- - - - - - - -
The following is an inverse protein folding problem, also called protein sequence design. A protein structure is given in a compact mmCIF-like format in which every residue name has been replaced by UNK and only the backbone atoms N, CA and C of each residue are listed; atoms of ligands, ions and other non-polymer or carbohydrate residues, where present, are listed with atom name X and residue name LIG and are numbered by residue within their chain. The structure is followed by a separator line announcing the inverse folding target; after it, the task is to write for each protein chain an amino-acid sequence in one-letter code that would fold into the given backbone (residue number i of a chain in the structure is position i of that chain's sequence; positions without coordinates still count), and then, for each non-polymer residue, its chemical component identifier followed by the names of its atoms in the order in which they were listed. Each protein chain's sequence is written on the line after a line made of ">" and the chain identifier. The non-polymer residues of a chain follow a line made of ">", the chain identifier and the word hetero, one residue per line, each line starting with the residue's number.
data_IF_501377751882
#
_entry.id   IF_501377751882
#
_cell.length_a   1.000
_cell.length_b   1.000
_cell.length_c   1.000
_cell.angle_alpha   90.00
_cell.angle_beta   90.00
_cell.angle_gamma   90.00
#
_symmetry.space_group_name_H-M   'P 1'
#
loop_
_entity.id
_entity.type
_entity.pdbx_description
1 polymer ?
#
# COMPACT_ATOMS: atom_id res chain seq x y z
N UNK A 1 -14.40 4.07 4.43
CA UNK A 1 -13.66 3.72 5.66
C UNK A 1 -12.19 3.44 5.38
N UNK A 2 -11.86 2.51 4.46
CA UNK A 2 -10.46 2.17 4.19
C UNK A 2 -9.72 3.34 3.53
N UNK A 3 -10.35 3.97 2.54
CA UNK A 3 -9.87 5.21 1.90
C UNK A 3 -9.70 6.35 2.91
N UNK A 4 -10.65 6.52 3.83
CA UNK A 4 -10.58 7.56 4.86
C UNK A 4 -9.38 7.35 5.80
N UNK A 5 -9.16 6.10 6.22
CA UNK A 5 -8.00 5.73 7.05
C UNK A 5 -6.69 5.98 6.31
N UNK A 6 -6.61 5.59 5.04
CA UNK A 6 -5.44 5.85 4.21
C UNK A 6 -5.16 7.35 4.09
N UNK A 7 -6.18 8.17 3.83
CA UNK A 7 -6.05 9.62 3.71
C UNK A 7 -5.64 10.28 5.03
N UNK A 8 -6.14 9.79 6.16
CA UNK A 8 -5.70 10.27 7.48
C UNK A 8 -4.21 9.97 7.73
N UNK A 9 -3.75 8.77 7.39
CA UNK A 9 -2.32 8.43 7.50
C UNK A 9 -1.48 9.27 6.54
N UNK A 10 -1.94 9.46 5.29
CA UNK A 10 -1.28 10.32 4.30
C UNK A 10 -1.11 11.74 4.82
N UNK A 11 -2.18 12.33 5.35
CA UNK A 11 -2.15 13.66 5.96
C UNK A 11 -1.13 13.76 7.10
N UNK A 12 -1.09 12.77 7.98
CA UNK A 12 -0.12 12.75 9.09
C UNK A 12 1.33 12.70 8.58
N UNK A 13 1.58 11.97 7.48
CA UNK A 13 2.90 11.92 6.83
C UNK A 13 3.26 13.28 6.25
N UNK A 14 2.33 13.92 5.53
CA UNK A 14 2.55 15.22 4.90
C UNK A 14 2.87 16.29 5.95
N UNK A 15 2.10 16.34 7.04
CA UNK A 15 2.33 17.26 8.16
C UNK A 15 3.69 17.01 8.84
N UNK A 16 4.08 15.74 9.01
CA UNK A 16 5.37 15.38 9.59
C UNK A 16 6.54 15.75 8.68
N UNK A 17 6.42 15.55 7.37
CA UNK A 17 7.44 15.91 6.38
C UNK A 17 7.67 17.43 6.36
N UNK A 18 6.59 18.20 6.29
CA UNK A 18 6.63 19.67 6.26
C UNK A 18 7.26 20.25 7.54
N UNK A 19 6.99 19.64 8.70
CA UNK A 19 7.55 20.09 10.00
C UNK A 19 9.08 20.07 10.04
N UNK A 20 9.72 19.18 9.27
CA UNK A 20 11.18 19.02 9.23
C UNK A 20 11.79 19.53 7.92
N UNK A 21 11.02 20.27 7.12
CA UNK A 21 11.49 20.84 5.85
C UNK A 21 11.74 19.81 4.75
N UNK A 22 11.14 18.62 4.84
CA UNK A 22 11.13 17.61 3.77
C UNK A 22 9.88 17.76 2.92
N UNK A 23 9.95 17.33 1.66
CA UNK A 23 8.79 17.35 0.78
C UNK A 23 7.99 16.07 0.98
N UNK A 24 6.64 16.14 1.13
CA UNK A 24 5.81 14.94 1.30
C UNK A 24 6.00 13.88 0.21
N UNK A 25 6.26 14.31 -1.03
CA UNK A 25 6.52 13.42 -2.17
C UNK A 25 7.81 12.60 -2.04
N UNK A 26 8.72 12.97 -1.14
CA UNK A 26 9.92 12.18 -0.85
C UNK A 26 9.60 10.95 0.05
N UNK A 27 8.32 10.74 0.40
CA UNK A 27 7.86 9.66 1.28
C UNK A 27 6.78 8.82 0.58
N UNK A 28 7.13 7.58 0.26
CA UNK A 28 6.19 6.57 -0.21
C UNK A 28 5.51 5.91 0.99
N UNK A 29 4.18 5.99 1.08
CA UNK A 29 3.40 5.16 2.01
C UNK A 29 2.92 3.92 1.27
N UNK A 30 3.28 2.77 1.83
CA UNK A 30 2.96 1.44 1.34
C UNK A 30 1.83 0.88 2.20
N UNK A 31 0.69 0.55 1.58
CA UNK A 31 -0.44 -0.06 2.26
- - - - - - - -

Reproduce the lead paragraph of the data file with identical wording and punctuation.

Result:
The following is an inverse protein folding problem, also called protein sequence design. A protein structure is given in a compact mmCIF-like format in which every residue name has been replaced by UNK and only the backbone atoms N, CA and C of each residue are listed; atoms of ligands, ions and other non-polymer or carbohydrate residues, where present, are listed with atom name X and residue name LIG and are numbered by residue within their chain. The structure is followed by a separator line announcing the inverse folding target; after it, the task is to write for each protein chain an amino-acid sequence in one-letter code that would fold into the given backbone (residue number i of a chain in the structure is position i of that chain's sequence; positions without coordinates still count), and then, for each non-polymer residue, its chemical component identifier followed by the names of its atoms in the order in which they were listed. Each protein chain's sequence is written on the line after a line made of ">" and the chain identifier. The non-polymer residues of a chain follow a line made of ">", the chain identifier and the word hetero, one residue per line, each line starting with the residue's number.